4. What did you play against? What was the meta like?
I played a lot of mirror matches and against some Fairy decks. No Donphan at all, haha. The meta was really diverse. There were so many different decks at the top tables and even new concepts like Emanuel’s Fairy/Jamming Net/Hard Charm which was performing very good. But for what I have seen, Donphan was not played as much as I expected it.
5. Was there anything at the tournament you did not expect?
Yeah, some nice deck ideas. As I said Emanuel’s Fairy deck but also Simon’s Donphan/Wobuffet was probably the best meta call for the tournament. But other than that all the top decks at Cities were also doing pretty well.
6. Your Bats/VG and the Fairy/Hard Charm deck took everyone here by surprise. Do you think this will have an impact on the US meta?
It may have an impact. The concepts of the decks are still the same, but in my opinion you should test against these different versions because you don’t want to be the one who gets caught off guard. But I am really excited to see if my deck or the new Fairy deck will be played at US Regionals.
7. Do you think your deck is a good play for US Regionals?
Well if you want a deck which performs good in a lot of games and does not struggle to set up it’s definitely worth playing it. If you expect more Donphan at your Regionals, you should try Virgen with Crobat and a thicker Golbat line (like the deck David used to get 3rd). You have a lot of options to get creative with standard decks. That’s basically what the ECC showed us last weekend.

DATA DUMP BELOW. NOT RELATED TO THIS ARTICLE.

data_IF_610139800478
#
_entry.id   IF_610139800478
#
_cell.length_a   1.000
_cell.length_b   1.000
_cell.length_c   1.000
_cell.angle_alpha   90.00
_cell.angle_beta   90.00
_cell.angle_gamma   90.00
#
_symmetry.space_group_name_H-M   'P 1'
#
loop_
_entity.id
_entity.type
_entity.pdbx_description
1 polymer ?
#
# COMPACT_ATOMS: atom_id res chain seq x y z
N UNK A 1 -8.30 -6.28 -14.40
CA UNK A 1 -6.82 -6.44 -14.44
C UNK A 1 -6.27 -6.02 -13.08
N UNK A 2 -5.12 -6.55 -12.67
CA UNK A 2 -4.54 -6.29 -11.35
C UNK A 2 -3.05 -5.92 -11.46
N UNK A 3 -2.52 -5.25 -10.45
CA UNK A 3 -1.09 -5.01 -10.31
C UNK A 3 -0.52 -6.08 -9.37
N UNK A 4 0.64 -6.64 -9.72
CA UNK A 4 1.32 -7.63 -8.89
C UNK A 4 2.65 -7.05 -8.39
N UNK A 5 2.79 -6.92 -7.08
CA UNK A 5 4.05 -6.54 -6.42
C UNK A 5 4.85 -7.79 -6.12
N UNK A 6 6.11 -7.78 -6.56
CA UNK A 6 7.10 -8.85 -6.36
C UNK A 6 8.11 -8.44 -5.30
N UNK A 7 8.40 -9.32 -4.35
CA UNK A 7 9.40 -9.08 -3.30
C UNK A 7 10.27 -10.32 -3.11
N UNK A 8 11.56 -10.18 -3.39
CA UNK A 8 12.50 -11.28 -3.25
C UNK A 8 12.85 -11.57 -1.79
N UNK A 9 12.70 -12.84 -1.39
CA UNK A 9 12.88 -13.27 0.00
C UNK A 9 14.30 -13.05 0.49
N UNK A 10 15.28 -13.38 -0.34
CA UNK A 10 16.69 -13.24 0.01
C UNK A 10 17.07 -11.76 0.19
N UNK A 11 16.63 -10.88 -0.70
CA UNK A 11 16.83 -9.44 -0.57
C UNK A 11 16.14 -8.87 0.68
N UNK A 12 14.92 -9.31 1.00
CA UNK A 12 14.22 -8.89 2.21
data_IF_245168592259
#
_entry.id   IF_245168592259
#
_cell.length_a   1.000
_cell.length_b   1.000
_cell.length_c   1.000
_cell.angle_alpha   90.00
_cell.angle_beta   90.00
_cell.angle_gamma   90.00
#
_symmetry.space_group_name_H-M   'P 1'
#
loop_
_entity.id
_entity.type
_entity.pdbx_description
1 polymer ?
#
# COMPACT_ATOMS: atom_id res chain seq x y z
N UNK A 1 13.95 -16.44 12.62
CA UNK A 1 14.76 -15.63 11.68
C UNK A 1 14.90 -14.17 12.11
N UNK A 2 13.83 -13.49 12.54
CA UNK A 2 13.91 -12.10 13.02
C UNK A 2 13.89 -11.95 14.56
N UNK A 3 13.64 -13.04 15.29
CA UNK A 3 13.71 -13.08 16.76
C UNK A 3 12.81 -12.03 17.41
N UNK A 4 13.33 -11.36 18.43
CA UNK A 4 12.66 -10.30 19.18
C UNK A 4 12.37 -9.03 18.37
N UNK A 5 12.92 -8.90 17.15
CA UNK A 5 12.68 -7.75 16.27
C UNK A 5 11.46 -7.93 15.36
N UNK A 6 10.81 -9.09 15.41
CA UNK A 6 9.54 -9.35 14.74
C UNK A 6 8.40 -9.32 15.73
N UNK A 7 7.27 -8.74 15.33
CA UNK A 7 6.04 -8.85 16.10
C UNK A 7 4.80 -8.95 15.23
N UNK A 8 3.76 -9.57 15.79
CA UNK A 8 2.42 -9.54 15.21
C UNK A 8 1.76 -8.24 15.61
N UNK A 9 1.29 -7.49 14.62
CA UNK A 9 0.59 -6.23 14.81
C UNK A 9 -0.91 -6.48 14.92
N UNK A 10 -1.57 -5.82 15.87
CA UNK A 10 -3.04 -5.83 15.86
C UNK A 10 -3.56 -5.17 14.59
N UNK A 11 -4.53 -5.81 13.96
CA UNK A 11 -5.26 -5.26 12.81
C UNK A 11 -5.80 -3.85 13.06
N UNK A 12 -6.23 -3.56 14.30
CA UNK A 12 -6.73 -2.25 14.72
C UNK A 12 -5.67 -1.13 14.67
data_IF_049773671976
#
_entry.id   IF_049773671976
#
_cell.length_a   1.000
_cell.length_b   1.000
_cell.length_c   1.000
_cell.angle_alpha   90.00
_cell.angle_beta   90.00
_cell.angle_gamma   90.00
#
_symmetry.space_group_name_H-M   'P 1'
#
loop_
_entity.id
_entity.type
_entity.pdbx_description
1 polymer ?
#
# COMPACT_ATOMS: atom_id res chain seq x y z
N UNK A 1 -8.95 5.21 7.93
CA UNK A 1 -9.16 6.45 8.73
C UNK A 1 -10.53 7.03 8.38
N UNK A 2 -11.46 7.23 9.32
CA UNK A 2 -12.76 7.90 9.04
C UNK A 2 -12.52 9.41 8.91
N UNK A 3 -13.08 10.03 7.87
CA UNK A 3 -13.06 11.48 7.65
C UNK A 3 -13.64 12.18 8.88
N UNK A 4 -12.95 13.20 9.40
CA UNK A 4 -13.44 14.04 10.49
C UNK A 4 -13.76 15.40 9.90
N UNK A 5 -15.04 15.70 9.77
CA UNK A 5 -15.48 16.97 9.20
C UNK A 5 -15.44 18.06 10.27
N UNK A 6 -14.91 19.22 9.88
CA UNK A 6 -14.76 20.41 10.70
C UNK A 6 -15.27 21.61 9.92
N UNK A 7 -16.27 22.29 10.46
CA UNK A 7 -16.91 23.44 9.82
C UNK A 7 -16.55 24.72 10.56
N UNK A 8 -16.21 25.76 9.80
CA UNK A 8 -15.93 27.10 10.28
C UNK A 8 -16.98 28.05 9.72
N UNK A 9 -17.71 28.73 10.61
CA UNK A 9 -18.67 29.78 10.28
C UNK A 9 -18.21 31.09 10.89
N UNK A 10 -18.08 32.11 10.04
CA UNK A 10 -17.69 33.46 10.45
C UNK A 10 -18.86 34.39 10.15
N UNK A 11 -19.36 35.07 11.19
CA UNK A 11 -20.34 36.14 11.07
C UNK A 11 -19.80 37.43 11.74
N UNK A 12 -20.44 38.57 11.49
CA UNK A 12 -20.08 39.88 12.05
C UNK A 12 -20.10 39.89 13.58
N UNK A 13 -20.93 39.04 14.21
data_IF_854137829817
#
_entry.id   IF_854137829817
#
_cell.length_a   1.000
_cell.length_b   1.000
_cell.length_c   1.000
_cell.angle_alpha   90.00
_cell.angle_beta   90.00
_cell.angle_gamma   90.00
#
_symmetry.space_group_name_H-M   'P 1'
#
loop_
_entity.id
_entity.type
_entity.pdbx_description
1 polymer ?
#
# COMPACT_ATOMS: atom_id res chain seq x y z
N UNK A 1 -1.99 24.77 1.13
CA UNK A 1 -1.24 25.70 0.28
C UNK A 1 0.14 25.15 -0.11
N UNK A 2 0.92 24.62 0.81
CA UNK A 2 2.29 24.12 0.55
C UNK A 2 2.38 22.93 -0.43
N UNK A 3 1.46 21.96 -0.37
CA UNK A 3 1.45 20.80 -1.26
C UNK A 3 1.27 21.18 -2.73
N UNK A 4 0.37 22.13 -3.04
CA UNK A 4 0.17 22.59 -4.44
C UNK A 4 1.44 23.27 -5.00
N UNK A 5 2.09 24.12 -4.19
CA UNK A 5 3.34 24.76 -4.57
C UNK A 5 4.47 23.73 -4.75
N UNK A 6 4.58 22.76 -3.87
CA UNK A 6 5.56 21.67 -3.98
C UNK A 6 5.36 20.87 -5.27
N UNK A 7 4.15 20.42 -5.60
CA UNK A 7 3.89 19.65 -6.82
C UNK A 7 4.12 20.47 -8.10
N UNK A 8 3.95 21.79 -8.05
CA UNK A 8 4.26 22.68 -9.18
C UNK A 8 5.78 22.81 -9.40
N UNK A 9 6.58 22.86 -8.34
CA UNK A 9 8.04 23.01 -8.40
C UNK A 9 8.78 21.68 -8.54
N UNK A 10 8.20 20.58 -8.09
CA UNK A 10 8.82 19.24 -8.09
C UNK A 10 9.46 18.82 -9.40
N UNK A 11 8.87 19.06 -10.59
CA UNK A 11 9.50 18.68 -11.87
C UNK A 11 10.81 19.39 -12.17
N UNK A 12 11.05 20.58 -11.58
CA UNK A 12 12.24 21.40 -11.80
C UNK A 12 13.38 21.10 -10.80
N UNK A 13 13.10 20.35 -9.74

8. What would you play if you were going to a Regionals in the US next week?
I would play probably Virgen/Golbat again, but I would also like to try the Fairy deck I beat in the finals.
Now, I’m not about to say I’m going to give you the next legendary deck or anything like that. The purpose of this article is to point out that thinking outside the box and taking a risk can pay off. It can also backfire. You may have a great anti-meta deck that has tested well and seems like a perfect play, but run into three of your bad matchups. Pokémon is just unpredictable like that; anything can happen!
With that disclaimer, I’m going to share a couple of fun decks with you all.
Pokémon – 15
Trainers – 38
Energy – 7
Imagine playing a game of Pokémon where the only cards you can play are your hand and whatever you topdeck each turn. The idea behind this deck is to lock your opponent out of the game by doing just that. Exeggutor’s attack prevents the use of Supporters during your opponent’s next turn. However, it only does a measly 10 damage. This is augmented by the Muscle Band + LaserBank combo, bringing it up to 60 damage a turn, which really could be worse.